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Have been posting about shortage to nearly dire situation of appliance repair persons for some time now.

Miele North America (in particular USA) cannot find enough persons for love nor money apparently. Going by some reviews of appliance repairs the technicians either were out of their depth or otherwise couldn't cope.

Besides having necessary technical and educational aptitude there is a "people person" skill set as well. Either when booking call out and or upon arriving a repair person/service must know how to deal with all sorts of persons in all types of homes.

Post# 1094261 , Reply# 7   10/23/2020 at 20:59 by Blackstone (Springfield, Massachusetts)        
People Person

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Excellent point, about being a "people person." Perhaps this trait is more likely in someone who is self-employed, rather than in an employee. I used to go on calls with my father in our business (self-proprietorship); often the conversation with the customer was longer than the time for the repair. My father would take me on calls when I was as young as 4. I have saved all of the store receipts, going back to the 1950s. I am amazed at how many customers my father had.

Perhaps this is a lost art.

Post# 1094303 , Reply# 8   10/24/2020 at 08:03 by DADoES (TX, U.S. of A.)        

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This goes along with it.

Post# 1094315 , Reply# 9   10/24/2020 at 09:10 by goatfarmer (South Bend, home of Champions)        

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You could learn the basics in 3 weeks. Maybe the new grad goes out with a technician after that.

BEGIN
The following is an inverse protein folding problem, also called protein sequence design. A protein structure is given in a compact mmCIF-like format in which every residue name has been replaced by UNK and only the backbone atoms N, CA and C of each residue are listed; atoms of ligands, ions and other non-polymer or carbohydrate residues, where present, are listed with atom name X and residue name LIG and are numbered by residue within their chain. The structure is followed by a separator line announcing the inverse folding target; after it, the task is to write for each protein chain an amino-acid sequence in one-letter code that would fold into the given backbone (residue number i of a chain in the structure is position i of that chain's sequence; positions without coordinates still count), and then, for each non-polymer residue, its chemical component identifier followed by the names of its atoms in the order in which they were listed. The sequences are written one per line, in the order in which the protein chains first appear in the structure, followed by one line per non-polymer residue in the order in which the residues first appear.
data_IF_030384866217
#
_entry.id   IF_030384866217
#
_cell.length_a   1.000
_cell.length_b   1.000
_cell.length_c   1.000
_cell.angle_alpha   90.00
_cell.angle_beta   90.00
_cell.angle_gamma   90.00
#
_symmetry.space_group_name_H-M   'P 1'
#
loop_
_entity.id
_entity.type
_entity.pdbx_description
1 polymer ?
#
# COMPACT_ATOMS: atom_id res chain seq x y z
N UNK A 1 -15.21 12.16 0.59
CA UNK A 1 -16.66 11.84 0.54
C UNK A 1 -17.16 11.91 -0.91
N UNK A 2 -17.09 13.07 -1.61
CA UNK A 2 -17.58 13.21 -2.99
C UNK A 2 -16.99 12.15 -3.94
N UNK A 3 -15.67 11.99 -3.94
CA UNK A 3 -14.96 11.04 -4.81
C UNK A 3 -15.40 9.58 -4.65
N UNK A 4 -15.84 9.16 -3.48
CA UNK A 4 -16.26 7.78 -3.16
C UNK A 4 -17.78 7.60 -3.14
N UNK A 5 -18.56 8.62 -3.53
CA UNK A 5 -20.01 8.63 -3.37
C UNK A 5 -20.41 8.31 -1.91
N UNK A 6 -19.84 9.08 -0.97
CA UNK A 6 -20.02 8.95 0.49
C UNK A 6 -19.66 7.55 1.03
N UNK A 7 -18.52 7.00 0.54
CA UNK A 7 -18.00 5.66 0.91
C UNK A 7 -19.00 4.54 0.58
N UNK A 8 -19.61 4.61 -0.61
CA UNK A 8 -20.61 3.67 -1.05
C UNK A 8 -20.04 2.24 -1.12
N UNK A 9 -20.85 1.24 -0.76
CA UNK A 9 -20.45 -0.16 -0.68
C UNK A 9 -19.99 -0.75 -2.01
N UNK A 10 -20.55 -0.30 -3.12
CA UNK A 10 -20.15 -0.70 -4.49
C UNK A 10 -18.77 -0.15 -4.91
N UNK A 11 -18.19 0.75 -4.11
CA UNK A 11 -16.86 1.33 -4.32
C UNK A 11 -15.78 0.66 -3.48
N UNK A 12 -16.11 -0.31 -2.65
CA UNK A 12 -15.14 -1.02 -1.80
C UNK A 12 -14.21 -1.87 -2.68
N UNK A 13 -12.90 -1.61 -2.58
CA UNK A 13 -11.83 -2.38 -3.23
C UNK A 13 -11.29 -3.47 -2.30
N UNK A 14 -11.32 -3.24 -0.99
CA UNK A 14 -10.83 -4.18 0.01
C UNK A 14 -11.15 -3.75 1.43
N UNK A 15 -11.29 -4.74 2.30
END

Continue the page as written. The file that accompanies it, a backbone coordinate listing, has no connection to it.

Post# 1094324 , Reply# 10   10/24/2020 at 09:43 by vacerator (Macomb, Michigan)        
An hvac tech

told me they have a shirtage as well. I had trouble getting an appointment for one back in August froma large local company. They scheduled me two weeks out. This young man from another came the day I called. he said as older techs are retiring, young people in the 90's didn't go to tech, school, as they want to do more accademic jobs, design video ganes like they were playing, and or the healthcare fields. They don't want heavy, dirty work in attics, etc.
However, I see plenty of independant small vans tooling around with appliance repair on them. When my dad went to electrical school after high school in Pa., he only recieved a ceretificate of completion. He was hired by Sears. The pay, and benefits were good. Better after he transfered up here, as the cost of living was a bit higher. I don't know how the pay and perks are nowwith conpanies like A&E, who contracted for Sears, etc. Perhaps the reason for the shortage of techs. is the incetives to enteer the field fall short from years ago. Seems par for the course for many jobs. However, if you are self employed, you may do better, but, you will still pay more than $700.00 dollars in income tax, unlike someone we've all heard about, even if you cheat a bit. Pigs cheat, hogs go to jail, or at least they should, like Leona Helmsley did.